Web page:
Developing a Successful Social Media Marketing Strategy

Social media provides an effective form of marketing to both existing and prospective clients. It offers the advantage of a constant presence, which can stimulate reminders and increase compliance with pet owners, who are easily able to find your practice information.

It is best not to use social media as a place to sell to clients in “their” space. Rather, contact should include a mention of a service that you wish to market, a fun and engaging fact, and a social component. Training a few team members in social media marketing is essential to ensure messages are on-point and appropriate. Outsourcing social media marketing may not maximize its value and may decrease the validity of the honest engagements with your clients. Two postings per week provide a good start, with 3-5 postings per week being a realistic goal. Facebook is a common form of social media with many users connecting multiple times per day. Twitter can be easily linked to Facebook as you gain followers and develop Twitter talk. Pinterest is too new to be an effective channel for veterinary practice marketing. Google+ is new but may be very useful in the future as it connects a social network associated with the world’s largest search engine.

Preplan your marketing by identifying your focus, pinpointing dates to post, and finding a few website references to link to your postings. Thirty minutes a week can be an effective time commitment to provide effective social media marketing.—Garcia E

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How I Use Motility Modifiers on the Clinic Floor

Disorders of gastric motility are common in cats and dogs but can be difficult to diagnose. Treatment is accomplished by changing the diet to small, frequent meals that are low in calories, fat, and protein, and through the judicious use of prokinetic drugs. Paralytic ileus is the most common indication for GI prokinetics. Pyloric diseases, pancreatitis, and uremic syndrome are other causes of ileus in small animals. Clinical signs (eg, nausea, vomiting, anorexia, cranial abdominal pain, abdominal distention, bloating) are associated with the underlying disease. Borborygmi are typically absent. GI obstruction should be ruled out before prokinetics are used. The literature is limited on prokinetics, so these proceedings reviewed prokinetics based on collective clinical experience.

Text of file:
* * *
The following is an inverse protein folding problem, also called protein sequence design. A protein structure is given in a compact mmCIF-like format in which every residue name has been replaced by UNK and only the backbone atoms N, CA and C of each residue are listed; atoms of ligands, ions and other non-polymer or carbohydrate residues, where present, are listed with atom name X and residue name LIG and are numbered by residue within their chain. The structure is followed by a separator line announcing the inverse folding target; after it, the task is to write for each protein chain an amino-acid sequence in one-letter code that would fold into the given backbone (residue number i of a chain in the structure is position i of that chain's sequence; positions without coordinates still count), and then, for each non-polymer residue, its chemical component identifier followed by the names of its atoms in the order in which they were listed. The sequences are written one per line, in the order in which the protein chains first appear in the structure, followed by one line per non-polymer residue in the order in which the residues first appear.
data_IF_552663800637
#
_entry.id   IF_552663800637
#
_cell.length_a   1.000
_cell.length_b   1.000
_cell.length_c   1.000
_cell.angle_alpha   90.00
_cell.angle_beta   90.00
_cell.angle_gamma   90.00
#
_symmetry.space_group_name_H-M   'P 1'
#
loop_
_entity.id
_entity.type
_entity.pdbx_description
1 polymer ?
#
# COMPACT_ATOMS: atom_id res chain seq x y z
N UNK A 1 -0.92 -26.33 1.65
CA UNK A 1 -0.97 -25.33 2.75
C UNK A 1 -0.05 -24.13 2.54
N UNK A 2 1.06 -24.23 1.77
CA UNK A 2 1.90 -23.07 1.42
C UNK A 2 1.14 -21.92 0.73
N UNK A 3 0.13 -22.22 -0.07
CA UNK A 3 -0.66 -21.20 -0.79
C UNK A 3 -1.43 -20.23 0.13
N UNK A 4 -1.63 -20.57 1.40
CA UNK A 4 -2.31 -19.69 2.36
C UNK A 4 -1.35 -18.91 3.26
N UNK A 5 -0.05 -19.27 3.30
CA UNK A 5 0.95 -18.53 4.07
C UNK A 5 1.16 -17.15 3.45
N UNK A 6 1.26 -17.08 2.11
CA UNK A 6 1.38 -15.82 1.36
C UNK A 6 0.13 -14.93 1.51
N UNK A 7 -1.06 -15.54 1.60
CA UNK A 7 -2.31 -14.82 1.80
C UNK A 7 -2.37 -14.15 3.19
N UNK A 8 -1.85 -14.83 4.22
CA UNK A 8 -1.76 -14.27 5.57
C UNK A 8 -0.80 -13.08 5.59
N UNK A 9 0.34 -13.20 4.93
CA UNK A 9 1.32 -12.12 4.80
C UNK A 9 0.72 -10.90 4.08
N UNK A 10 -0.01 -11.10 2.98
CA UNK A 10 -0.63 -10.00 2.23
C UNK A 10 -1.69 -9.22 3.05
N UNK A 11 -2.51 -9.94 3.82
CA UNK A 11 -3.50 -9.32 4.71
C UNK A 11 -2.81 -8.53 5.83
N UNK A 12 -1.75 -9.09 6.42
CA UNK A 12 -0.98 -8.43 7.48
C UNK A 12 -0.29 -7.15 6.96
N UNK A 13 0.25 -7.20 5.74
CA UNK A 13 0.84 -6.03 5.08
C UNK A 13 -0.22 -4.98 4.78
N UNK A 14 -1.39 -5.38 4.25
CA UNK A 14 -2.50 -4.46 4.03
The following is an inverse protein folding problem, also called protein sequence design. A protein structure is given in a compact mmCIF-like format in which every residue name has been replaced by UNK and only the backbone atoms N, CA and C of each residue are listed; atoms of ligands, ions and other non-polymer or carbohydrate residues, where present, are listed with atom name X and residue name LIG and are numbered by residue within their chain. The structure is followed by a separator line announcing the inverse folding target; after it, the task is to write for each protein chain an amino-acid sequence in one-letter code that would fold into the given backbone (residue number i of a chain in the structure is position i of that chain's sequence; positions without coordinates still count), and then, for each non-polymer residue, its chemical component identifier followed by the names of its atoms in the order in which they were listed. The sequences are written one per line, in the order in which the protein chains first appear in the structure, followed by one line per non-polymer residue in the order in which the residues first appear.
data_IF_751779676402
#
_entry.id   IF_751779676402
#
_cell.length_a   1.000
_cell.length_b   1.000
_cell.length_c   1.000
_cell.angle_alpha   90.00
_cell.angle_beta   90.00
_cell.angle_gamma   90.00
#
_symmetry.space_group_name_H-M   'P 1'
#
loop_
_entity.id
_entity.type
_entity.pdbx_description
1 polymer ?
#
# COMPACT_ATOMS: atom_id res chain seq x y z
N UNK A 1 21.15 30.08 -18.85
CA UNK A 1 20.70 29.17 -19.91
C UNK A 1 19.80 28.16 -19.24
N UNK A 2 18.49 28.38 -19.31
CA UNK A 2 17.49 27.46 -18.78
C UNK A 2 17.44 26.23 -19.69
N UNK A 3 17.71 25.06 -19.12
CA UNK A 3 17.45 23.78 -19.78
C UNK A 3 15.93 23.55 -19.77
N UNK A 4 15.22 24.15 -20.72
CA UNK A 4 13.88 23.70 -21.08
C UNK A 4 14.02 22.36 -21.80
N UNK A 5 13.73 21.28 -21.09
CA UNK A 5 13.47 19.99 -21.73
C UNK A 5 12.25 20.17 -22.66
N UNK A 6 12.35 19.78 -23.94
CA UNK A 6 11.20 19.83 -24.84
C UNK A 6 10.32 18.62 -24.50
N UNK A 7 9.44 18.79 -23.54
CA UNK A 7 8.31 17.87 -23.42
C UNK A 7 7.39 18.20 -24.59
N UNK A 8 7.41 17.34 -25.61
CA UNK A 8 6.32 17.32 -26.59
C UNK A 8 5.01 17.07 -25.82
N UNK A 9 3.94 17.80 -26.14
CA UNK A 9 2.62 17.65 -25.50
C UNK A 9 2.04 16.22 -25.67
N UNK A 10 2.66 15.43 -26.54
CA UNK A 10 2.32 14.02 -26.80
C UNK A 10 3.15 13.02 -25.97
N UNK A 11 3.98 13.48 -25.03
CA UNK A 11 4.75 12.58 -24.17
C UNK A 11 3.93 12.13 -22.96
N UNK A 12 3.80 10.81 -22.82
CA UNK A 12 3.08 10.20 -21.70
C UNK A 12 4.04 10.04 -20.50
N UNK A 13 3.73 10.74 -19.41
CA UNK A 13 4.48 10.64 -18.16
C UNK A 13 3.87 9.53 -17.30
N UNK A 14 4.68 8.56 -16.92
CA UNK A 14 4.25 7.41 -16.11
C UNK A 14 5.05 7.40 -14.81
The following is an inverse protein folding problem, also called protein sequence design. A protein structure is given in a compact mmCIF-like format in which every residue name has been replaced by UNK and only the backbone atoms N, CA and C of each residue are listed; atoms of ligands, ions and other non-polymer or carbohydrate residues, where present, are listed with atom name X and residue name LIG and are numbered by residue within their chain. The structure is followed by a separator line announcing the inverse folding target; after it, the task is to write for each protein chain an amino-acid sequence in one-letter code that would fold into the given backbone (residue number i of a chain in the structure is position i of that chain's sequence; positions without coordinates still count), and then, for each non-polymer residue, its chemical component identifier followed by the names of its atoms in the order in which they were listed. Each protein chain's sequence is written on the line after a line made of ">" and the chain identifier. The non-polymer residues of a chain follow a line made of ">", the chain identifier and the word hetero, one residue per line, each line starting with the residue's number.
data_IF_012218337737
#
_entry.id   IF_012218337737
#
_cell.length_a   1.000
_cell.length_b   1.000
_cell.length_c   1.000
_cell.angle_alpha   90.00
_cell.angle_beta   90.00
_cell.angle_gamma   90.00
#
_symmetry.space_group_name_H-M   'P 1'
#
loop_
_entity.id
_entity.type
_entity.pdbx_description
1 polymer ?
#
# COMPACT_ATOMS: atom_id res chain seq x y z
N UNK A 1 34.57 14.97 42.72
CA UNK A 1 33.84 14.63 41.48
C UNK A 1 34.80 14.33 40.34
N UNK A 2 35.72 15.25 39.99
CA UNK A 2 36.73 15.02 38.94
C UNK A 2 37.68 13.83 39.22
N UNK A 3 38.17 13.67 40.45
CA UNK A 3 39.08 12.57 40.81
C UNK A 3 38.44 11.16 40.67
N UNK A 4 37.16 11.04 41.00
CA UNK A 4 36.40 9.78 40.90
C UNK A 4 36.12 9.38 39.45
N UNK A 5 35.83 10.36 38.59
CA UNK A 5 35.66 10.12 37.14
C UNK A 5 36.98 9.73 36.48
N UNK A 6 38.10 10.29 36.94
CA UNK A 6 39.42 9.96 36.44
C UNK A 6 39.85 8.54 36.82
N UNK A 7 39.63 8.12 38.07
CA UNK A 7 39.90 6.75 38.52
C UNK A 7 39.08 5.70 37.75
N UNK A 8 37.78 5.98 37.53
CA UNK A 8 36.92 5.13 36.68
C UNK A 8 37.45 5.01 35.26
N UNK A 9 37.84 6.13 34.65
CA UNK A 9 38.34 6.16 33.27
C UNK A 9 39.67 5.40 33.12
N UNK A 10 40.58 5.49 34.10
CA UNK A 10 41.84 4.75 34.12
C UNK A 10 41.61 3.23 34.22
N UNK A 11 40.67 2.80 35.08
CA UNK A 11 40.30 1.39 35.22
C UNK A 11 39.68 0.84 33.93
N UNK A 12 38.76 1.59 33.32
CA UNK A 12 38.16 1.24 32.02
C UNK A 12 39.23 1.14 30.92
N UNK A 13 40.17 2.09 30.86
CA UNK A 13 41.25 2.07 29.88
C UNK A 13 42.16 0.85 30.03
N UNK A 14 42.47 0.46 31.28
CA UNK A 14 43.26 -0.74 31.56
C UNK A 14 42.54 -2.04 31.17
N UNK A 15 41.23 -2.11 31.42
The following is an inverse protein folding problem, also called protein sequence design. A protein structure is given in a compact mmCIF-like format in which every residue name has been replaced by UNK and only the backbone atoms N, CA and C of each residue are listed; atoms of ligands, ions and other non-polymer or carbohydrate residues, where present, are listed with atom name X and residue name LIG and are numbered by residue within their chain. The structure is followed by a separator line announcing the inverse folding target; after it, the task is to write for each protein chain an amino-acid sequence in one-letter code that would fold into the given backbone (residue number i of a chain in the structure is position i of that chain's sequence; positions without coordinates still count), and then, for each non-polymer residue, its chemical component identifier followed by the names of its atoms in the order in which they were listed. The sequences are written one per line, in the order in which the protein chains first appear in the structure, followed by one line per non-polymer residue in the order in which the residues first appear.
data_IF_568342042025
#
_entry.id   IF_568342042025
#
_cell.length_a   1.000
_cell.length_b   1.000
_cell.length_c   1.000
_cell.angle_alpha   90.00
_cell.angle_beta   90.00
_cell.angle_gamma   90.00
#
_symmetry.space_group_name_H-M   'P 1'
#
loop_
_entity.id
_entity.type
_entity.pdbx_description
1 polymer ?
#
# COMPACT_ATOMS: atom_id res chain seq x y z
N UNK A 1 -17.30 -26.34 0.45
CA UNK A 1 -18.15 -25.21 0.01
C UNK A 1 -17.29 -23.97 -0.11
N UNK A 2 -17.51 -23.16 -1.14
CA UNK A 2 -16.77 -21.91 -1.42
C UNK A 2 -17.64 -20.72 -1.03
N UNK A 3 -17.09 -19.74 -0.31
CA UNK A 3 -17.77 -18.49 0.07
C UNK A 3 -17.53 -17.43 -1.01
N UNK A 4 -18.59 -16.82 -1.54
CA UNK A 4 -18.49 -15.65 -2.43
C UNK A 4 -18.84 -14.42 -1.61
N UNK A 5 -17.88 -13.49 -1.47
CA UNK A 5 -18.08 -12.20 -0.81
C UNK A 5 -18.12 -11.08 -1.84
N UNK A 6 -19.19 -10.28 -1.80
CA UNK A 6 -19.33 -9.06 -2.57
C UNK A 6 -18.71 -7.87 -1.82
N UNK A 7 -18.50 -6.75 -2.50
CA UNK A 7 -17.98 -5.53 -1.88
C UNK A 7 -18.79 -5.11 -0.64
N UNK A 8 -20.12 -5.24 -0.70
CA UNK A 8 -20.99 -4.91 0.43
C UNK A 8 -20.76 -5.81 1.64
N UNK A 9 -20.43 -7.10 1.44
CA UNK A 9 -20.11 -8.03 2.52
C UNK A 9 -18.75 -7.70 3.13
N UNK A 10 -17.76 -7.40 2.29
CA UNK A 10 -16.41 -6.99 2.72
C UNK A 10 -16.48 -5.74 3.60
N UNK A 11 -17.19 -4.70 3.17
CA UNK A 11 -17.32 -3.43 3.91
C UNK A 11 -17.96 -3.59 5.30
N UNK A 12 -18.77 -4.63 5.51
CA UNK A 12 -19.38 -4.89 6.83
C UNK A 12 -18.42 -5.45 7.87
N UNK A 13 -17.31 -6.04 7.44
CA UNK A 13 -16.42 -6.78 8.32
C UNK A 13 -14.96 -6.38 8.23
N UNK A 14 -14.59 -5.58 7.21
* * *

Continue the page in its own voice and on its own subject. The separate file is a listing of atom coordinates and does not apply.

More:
Serotonergic drugs act on presynaptic 5-hydroxytryptamine (5-HT) receptors and stimulate smooth muscle cell contraction in the stomach and intestine. Metoclopramide works best by IV constant rate infusion (CRI). Cisapride, which has been withdrawn from the pharmaceutical market due to arrhythmogenic potential, is safe at standard doses in cats. Erythromycin is a motilin agonist. At a subantimicrobial dose, the drug stimulates gastric emptying in dogs. The H2-receptor antagonists, ranitidine and nizatidine, also act as anticholinesterase inhibitors, which increase contractility in smooth muscle cells. Mirtazapine, a central-acting alpha-2 receptor antagonist, administered at a high dose (45 mg/dog) was shown to accelerate gastric emptying and colonic transit time in healthy research dogs. Capsaicins may have stimulatory effects on GI motility. Current consensus is that a lidocaine CRI has no direct effect on GI motility.—Gaschen FP